Yet the 2nd disc is chock full of remix talent, and the remixes often introduce new elements and sounds that enhance the original, exactly what you’d expect from any good remix. I feel the spirit of these remixes harkens back to the early days of remixing in the 1980’s, when remixing was a new art form and every remixer really had to struggle to come up with something unique and lasting with the limited technology available at the time. Technology is limitless in today’s world, but I feel there was a conscientious editorial decision to produce a collection of remixes that could just as easily be swapped with tracks from the main album. The result is something exceedingly rare, a remix CD that the listener actually wants to listen to more than once.
I can’t help but feel that I’m listening to something special when I listen to Tony Marinello’s nearly 8-minute minimalist deconstruction of “Running”. Likewise, Danish remixer Flemming Dalum manages to completely transform “Remember”, while keeping the overall structure of the song intact. The remix CD finishes strong with two upbeat and modern-sounding mixes courtesy of Tobias Bernstrup. The remix CD is unique in today’s market in that in each case the original song is immediately recognizable. These are true remixes in the traditional sense of the term, lovingly created by artists in closely-related genres.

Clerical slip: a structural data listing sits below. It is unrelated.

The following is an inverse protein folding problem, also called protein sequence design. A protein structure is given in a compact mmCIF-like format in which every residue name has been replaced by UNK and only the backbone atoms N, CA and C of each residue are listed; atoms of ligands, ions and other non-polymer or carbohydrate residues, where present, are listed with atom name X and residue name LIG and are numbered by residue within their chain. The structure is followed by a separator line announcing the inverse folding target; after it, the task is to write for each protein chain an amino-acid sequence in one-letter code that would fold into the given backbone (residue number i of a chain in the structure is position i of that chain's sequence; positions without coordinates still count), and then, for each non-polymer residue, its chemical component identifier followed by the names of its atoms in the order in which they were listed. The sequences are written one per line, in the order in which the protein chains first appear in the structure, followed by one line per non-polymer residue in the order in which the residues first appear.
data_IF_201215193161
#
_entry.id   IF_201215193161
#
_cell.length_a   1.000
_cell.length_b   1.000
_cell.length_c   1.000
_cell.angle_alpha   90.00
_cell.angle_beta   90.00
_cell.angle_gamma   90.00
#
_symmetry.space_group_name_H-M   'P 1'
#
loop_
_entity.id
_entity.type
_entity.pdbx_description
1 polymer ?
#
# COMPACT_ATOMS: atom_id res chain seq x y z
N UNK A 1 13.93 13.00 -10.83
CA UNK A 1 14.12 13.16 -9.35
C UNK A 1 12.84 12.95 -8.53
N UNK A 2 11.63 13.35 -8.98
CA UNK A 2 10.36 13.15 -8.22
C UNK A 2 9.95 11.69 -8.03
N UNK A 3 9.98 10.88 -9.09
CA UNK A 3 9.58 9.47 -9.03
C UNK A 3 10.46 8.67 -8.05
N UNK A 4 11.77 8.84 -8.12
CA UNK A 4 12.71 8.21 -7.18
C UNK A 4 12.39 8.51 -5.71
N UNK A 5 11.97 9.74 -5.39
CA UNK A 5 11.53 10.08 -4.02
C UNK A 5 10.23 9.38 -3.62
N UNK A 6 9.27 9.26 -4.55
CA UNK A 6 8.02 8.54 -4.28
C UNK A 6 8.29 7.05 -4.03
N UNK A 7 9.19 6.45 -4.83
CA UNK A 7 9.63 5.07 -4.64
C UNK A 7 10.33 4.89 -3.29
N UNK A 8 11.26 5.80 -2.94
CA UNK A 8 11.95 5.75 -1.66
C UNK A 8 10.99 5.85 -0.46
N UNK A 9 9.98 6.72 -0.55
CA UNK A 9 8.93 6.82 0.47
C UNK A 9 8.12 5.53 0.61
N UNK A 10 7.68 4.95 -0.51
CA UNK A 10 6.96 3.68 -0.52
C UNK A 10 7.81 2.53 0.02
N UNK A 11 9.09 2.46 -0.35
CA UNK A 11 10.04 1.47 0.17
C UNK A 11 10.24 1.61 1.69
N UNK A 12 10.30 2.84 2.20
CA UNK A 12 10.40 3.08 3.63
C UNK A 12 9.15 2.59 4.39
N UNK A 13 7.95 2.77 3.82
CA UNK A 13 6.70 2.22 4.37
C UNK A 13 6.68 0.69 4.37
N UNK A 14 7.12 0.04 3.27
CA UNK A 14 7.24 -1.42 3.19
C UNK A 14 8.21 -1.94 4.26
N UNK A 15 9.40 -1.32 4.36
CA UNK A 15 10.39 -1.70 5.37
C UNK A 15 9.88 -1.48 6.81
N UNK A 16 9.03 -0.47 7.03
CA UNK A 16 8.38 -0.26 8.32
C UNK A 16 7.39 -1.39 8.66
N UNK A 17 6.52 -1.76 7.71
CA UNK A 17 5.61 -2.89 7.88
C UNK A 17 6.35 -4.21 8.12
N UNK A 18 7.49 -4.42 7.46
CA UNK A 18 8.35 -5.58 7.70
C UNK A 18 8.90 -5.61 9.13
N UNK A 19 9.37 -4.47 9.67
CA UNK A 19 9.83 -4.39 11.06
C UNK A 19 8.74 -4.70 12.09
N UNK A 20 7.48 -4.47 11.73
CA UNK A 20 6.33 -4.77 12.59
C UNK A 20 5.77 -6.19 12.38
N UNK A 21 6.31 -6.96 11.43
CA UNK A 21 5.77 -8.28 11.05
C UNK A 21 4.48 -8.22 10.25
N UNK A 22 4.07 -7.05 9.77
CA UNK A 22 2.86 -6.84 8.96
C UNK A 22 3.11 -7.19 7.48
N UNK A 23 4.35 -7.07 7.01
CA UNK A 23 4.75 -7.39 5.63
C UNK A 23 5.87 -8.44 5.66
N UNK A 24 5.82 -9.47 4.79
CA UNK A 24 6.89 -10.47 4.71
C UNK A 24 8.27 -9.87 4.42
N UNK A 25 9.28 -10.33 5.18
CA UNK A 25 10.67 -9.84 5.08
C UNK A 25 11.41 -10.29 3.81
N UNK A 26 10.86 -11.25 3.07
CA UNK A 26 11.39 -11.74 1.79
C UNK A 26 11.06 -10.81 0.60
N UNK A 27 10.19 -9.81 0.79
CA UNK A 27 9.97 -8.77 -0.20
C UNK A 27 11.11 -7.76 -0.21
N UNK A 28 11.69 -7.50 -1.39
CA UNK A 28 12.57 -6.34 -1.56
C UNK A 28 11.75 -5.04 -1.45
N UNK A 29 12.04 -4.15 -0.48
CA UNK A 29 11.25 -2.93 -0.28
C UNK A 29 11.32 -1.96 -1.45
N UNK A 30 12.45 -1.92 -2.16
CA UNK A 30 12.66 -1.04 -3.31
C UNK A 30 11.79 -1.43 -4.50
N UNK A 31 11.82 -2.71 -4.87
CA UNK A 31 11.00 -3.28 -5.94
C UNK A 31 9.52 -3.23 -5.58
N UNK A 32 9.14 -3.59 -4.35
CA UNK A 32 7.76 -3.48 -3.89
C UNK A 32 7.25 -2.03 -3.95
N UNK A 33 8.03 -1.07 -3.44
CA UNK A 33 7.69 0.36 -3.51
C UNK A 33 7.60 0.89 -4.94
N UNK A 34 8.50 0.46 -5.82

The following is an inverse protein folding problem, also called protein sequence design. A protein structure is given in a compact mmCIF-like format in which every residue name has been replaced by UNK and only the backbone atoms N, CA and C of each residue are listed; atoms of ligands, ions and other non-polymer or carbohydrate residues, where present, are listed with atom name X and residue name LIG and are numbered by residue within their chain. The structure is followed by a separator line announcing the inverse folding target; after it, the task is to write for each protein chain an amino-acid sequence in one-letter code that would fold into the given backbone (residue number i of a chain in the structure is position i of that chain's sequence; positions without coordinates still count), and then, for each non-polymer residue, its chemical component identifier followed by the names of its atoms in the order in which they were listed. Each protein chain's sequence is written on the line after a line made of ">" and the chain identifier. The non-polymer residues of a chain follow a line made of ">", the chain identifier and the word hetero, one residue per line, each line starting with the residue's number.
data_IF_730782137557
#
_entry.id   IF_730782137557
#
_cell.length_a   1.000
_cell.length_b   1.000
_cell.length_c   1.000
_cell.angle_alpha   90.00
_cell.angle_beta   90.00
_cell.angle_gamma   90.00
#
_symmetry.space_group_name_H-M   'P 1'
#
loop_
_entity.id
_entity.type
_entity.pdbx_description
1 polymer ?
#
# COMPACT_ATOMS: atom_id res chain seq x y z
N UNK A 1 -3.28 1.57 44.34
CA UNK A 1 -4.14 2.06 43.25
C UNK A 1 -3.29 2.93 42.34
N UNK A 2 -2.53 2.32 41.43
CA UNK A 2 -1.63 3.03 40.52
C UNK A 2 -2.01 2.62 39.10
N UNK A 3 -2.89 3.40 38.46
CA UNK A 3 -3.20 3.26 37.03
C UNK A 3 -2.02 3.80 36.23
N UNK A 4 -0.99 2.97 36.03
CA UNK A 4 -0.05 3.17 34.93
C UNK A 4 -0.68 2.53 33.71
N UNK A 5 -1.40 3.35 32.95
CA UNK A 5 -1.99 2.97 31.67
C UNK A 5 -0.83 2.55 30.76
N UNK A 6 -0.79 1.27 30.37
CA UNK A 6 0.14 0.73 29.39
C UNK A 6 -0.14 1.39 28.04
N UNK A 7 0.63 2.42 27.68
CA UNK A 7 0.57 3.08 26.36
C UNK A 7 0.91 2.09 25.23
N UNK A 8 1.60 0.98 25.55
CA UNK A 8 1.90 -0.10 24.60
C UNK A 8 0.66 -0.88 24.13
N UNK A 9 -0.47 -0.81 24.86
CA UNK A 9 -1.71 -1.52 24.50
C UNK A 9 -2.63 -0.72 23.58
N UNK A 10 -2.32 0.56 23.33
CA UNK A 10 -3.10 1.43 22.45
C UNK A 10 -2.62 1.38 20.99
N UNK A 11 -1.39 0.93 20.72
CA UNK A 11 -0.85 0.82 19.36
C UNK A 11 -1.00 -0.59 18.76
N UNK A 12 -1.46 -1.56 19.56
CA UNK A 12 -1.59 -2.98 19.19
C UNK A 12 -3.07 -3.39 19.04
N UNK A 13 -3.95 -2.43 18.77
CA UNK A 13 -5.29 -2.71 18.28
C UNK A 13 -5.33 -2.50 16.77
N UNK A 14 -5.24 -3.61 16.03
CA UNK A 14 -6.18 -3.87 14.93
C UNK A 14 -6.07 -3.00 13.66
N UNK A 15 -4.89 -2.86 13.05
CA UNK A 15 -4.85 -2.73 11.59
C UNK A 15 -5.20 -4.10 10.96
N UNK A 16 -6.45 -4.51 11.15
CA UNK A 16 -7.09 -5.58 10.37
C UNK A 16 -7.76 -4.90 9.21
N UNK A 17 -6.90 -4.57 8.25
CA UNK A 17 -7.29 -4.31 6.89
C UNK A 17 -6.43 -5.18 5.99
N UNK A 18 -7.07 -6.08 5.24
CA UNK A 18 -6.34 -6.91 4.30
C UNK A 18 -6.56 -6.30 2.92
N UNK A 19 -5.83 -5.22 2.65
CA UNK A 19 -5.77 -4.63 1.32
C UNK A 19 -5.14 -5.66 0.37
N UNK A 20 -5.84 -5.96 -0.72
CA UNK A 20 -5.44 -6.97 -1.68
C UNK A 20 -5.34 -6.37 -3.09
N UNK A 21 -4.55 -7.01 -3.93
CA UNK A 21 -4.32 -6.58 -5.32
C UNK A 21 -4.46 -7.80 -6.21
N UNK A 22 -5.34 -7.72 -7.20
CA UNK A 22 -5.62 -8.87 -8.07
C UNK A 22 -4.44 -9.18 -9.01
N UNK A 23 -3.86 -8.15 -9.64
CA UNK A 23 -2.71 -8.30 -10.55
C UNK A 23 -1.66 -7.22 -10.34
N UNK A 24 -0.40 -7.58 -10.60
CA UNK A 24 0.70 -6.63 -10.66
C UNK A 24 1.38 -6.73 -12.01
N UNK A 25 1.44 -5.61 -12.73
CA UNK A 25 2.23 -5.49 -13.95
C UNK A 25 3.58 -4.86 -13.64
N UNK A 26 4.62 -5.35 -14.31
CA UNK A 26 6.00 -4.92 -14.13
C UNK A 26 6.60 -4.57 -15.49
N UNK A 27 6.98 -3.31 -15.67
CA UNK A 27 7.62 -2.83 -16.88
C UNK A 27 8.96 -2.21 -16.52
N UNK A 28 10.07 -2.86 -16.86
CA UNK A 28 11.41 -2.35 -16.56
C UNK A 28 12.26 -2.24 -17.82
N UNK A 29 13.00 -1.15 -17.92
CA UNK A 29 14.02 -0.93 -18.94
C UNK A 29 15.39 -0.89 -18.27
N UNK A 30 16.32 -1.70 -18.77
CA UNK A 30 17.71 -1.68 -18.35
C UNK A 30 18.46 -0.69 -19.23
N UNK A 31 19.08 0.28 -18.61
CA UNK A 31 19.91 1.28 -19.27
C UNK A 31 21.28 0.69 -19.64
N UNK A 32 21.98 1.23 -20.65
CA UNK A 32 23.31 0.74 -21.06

My main complaint about this release, if I had to list one, is the bare-bones packaging. The 2-CD collection comes in PocketPac packaging, a square-shaped 4-panel cardboard case with two “sleeves” built into the case itself to hold the CD’s. If you’re comparing to a vinyl release, it’s basically the same except without any paper sleeve for the CD’s. It’s the first time I’ve seen this particular packaging and maybe it’s not a problem, but all the cardboard cases I’ve had in the past have managed to scuff the individual CD over time. So far I have not seen any indication of scuffing, but it’s certainly something that seems plausible.
Additionally, this release could have benefitted from detailed liner notes about 23rd Underpass and the individual remixers on the 2nd disc. This release has enormous crossover appeal, but there’s almost no information included in the booklet itself. Even just brief links to official web pages and Facebook pages would have been useful.